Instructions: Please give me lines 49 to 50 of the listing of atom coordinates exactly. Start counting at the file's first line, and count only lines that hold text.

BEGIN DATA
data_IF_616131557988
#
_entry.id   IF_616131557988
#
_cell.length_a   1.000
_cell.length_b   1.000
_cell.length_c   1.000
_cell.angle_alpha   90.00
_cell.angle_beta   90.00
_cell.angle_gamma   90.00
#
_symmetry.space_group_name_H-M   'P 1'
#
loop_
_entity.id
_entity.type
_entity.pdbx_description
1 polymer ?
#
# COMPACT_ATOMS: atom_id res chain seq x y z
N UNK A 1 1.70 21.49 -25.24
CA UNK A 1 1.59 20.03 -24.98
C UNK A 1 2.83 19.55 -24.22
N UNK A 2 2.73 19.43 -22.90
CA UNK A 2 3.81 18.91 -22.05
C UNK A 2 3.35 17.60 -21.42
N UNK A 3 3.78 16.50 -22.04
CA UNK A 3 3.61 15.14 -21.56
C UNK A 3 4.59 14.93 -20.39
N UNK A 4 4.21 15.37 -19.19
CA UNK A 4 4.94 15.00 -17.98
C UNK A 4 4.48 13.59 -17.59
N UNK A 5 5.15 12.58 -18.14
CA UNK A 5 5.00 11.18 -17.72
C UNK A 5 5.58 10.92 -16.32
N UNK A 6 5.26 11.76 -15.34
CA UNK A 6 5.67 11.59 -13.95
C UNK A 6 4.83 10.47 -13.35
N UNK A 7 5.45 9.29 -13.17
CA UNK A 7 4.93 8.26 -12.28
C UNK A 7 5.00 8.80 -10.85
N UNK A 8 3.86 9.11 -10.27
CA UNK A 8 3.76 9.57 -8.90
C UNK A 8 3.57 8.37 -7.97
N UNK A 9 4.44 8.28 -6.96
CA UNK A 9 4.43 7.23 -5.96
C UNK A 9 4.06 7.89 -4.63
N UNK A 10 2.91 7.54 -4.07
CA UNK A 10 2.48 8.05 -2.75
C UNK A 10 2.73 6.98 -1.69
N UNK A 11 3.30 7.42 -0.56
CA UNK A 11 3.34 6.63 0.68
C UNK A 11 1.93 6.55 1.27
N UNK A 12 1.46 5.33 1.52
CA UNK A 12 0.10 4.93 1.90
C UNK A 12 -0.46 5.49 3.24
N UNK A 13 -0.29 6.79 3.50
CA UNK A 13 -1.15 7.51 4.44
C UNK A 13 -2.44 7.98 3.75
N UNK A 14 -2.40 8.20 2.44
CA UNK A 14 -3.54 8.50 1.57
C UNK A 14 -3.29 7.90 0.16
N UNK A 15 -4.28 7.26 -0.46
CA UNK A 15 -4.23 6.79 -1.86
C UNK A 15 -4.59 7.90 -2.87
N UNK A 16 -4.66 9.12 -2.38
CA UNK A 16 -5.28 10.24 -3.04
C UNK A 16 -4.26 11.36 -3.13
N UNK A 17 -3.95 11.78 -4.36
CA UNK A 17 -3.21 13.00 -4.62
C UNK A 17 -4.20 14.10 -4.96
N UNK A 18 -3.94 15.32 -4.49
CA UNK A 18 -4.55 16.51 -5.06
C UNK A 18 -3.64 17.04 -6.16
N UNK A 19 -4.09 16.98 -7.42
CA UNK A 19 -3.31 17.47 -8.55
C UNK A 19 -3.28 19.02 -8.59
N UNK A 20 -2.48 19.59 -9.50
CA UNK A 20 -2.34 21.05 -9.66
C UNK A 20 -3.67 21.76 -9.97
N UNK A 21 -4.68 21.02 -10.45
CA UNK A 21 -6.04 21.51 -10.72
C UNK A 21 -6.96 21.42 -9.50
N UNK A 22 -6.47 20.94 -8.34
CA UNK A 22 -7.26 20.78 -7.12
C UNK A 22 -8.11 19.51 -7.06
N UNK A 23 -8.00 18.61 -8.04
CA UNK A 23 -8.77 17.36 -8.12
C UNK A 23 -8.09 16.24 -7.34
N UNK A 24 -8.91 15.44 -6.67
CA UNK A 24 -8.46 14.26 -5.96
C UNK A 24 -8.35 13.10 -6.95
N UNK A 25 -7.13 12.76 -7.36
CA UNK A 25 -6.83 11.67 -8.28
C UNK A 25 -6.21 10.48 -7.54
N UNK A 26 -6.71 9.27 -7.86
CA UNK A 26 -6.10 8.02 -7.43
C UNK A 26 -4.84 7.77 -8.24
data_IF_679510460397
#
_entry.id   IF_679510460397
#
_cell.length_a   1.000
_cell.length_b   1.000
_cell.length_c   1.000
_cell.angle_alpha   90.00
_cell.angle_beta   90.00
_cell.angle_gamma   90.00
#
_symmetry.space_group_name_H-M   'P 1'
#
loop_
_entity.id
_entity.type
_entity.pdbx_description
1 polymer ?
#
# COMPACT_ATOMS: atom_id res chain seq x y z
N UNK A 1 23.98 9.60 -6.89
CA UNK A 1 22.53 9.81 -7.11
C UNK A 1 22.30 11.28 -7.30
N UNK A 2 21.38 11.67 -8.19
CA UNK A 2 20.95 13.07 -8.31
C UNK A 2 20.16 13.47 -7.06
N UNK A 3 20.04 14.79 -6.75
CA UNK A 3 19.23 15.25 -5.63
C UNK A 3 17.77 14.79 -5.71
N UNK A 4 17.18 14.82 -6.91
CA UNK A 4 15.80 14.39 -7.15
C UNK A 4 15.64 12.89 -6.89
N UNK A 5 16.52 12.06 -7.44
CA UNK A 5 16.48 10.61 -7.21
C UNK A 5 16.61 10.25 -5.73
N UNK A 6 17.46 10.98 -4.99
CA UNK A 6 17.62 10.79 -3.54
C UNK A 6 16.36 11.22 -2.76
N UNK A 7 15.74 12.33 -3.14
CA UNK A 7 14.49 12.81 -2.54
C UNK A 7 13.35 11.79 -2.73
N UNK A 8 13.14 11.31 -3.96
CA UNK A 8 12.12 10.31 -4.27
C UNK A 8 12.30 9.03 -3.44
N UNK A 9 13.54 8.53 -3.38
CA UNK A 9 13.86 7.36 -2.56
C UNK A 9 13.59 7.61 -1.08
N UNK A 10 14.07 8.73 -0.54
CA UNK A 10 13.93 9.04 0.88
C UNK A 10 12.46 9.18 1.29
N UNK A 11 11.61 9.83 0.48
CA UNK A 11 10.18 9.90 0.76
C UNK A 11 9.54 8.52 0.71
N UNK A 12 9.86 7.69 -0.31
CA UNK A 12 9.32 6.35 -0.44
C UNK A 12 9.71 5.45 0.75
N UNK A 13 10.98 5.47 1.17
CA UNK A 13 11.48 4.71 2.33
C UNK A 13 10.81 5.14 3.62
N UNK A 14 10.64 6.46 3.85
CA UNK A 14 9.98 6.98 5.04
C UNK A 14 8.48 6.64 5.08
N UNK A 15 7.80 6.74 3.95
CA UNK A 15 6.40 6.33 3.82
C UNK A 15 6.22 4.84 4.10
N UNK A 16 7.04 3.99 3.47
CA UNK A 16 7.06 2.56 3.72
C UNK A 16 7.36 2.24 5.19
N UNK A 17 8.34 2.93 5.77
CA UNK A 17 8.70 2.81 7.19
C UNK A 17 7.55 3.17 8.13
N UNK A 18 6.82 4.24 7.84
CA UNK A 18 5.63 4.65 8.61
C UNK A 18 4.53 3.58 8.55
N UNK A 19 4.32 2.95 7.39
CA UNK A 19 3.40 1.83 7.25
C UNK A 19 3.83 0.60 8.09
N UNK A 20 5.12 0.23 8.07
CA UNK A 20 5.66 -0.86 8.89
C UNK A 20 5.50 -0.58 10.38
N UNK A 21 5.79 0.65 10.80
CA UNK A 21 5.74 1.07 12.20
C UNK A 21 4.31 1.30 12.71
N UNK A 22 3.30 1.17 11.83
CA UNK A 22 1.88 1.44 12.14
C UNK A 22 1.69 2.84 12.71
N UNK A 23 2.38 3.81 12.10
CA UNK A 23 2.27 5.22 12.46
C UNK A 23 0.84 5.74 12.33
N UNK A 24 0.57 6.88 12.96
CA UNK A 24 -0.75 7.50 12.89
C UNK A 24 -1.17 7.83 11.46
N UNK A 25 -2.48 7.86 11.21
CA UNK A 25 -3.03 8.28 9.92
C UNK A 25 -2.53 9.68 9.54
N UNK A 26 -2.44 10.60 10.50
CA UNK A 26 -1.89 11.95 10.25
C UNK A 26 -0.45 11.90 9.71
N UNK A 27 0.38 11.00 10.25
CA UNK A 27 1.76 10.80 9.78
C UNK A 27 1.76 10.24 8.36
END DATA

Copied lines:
CA UNK A 10 2.48 8.05 -2.75
C UNK A 10 2.73 6.98 -1.69